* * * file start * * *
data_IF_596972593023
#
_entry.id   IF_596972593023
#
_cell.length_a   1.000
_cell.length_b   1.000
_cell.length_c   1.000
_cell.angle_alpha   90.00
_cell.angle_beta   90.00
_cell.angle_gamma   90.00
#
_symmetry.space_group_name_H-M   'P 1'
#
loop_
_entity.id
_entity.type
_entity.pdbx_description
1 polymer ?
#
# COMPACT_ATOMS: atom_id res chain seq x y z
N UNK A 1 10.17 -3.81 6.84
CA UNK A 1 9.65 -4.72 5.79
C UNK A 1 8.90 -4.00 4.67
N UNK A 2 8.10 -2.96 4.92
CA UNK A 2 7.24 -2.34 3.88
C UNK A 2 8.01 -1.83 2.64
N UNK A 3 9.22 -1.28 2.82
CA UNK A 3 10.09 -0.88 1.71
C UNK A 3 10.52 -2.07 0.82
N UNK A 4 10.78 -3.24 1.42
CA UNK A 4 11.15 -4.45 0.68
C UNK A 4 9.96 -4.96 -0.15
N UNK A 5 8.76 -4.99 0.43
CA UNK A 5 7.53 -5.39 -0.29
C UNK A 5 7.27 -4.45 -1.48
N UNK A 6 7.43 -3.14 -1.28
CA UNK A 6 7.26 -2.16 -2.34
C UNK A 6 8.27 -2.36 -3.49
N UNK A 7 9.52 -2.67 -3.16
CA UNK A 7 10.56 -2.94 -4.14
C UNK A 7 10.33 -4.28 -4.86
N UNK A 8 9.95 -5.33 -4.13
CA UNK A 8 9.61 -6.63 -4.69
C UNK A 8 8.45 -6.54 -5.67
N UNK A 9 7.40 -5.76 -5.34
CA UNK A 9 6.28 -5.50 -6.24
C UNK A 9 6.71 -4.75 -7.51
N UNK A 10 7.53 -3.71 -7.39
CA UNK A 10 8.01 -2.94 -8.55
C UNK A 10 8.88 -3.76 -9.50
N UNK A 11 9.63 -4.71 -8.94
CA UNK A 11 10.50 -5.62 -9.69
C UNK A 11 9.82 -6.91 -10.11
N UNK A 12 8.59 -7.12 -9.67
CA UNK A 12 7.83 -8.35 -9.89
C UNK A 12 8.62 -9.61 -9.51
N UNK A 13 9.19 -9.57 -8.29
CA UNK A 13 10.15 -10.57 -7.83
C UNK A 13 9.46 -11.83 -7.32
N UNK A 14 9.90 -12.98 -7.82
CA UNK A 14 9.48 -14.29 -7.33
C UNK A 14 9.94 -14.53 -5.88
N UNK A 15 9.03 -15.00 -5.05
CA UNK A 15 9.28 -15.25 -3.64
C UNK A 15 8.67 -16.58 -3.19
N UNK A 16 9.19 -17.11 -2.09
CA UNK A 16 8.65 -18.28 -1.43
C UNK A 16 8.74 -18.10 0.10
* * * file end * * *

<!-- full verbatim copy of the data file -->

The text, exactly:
data_IF_596972593023
#
_entry.id   IF_596972593023
#
_cell.length_a   1.000
_cell.length_b   1.000
_cell.length_c   1.000
_cell.angle_alpha   90.00
_cell.angle_beta   90.00
_cell.angle_gamma   90.00
#
_symmetry.space_group_name_H-M   'P 1'
#
loop_
_entity.id
_entity.type
_entity.pdbx_description
1 polymer ?
#
# COMPACT_ATOMS: atom_id res chain seq x y z
N UNK A 1 10.17 -3.81 6.84
CA UNK A 1 9.65 -4.72 5.79
C UNK A 1 8.90 -4.00 4.67
N UNK A 2 8.10 -2.96 4.92
CA UNK A 2 7.24 -2.34 3.88
C UNK A 2 8.01 -1.83 2.64
N UNK A 3 9.22 -1.28 2.82
CA UNK A 3 10.09 -0.88 1.71
C UNK A 3 10.52 -2.07 0.82
N UNK A 4 10.78 -3.24 1.42
CA UNK A 4 11.15 -4.45 0.68
C UNK A 4 9.96 -4.96 -0.15
N UNK A 5 8.76 -4.99 0.43
CA UNK A 5 7.53 -5.39 -0.29
C UNK A 5 7.27 -4.45 -1.48
N UNK A 6 7.43 -3.14 -1.28
CA UNK A 6 7.26 -2.16 -2.34
C UNK A 6 8.27 -2.36 -3.49
N UNK A 7 9.52 -2.67 -3.16
CA UNK A 7 10.56 -2.94 -4.14
C UNK A 7 10.33 -4.28 -4.86
N UNK A 8 9.95 -5.33 -4.13
CA UNK A 8 9.61 -6.63 -4.69
C UNK A 8 8.45 -6.54 -5.67
N UNK A 9 7.40 -5.76 -5.34
CA UNK A 9 6.28 -5.50 -6.24
C UNK A 9 6.71 -4.75 -7.51
N UNK A 10 7.53 -3.71 -7.39
CA UNK A 10 8.01 -2.94 -8.55
C UNK A 10 8.88 -3.76 -9.50
N UNK A 11 9.63 -4.71 -8.94
CA UNK A 11 10.50 -5.62 -9.69
C UNK A 11 9.82 -6.91 -10.11
N UNK A 12 8.59 -7.12 -9.67
CA UNK A 12 7.83 -8.35 -9.89
C UNK A 12 8.62 -9.61 -9.51
N UNK A 13 9.19 -9.57 -8.29
CA UNK A 13 10.15 -10.57 -7.83
C UNK A 13 9.46 -11.83 -7.32
N UNK A 14 9.90 -12.98 -7.82
CA UNK A 14 9.48 -14.29 -7.33
C UNK A 14 9.94 -14.53 -5.88
N UNK A 15 9.03 -15.00 -5.05
CA UNK A 15 9.28 -15.25 -3.64
C UNK A 15 8.67 -16.58 -3.19
N UNK A 16 9.19 -17.11 -2.09
CA UNK A 16 8.65 -18.28 -1.43
C UNK A 16 8.74 -18.10 0.10